Incidence Angle for Soil Moisture

Dear Forum Members

I am trying to implement the Dubois and the Oh models for soil moisture and surface roughness estimation from Radarsat-2 data. I am referring to the following paper,
Mapping Soil Moisture Using RADARSAT-2 Data and Local Autocorrelation Statistics. Merzouki et al., IEEE JSTARS, 2011.
Here I notice that one needs the backscattering coefficients (I guess not in dB but the intensity Sigma0 after range doppler terrain correction (RDTC)) and the local incidence angles.

While performing the range doppler terrain correction of the Sigma0 images I see there are three options for generating the angles.

a) Incidence angle from ellipsoid
b) Local incidence angle
c) Projected local incidence angle

Can someone clarify which is the right angle to be used for this purpose and if I am right to think that the model has to be implemented on the Sigma0 obtained after the RDTC but not in the dB form?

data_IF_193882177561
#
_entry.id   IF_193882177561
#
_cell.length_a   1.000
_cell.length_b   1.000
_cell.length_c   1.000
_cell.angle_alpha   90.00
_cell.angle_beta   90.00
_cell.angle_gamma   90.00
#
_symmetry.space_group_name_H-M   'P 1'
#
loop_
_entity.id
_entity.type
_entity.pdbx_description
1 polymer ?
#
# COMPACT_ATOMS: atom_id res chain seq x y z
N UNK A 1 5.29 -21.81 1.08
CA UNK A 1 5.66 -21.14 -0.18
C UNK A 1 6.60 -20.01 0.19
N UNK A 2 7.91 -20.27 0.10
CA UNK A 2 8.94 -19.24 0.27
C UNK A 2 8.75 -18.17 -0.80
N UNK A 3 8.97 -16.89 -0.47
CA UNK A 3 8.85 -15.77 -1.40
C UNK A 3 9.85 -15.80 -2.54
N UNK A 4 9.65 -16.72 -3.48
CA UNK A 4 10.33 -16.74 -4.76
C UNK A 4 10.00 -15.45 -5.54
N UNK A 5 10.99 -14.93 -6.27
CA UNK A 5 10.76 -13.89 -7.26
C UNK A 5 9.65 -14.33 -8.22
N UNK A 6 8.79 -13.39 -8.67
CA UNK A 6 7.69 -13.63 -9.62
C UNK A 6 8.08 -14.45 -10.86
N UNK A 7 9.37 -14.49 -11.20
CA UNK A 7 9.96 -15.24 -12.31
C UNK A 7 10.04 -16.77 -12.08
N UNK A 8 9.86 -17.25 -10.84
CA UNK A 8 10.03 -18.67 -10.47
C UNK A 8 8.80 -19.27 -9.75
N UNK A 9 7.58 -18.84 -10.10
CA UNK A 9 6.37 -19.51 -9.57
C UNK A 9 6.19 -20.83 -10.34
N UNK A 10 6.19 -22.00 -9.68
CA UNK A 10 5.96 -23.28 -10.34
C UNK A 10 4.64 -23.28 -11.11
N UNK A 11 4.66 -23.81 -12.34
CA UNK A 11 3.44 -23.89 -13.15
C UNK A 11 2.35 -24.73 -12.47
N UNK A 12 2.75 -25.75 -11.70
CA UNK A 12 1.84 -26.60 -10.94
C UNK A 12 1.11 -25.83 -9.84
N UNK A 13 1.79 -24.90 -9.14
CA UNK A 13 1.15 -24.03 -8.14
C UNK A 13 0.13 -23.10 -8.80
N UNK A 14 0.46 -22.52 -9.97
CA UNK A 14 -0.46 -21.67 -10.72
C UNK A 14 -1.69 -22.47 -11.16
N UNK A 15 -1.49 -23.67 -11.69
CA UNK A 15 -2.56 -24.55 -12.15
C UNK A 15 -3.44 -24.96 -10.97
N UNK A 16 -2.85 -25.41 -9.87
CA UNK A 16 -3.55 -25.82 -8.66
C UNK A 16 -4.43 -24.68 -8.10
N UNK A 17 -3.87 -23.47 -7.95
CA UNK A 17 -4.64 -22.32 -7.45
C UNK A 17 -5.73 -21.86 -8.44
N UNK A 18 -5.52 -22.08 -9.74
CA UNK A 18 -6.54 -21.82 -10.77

I’d go for this one.

in chapter IV they talk of dB values, so I guess they have been used in the modelling instead of linear scale data.

Isn’t it counter intuitive to think that the model output will be in dB rather than in linear scale?

Why should it?
Data in dB scale has a gaussian-shaped histogram while linear scaled data has a gamma distribution. I’d prefer the first for most mathematical or statistical operations.

I mean when you feed in the values in the Dubois or Oh model the forward modelling outcome should be in the linear scale. Take for instance the Dubois model,

I would think of using linear values of the backscattering coefficient on the LHS for inverting the roughness and relative dielectric constant on the RHS for a given local incidence angle and wave number.

Ok, you probably have spent more time with these equations, I just guessed from what I read in the article.
So please follow your intuition.

I understand the section you are referring to in the paper but is it not intuitive that an equation like that would simulate backscatter on a linear scale and therefore we should also consider that while inverting.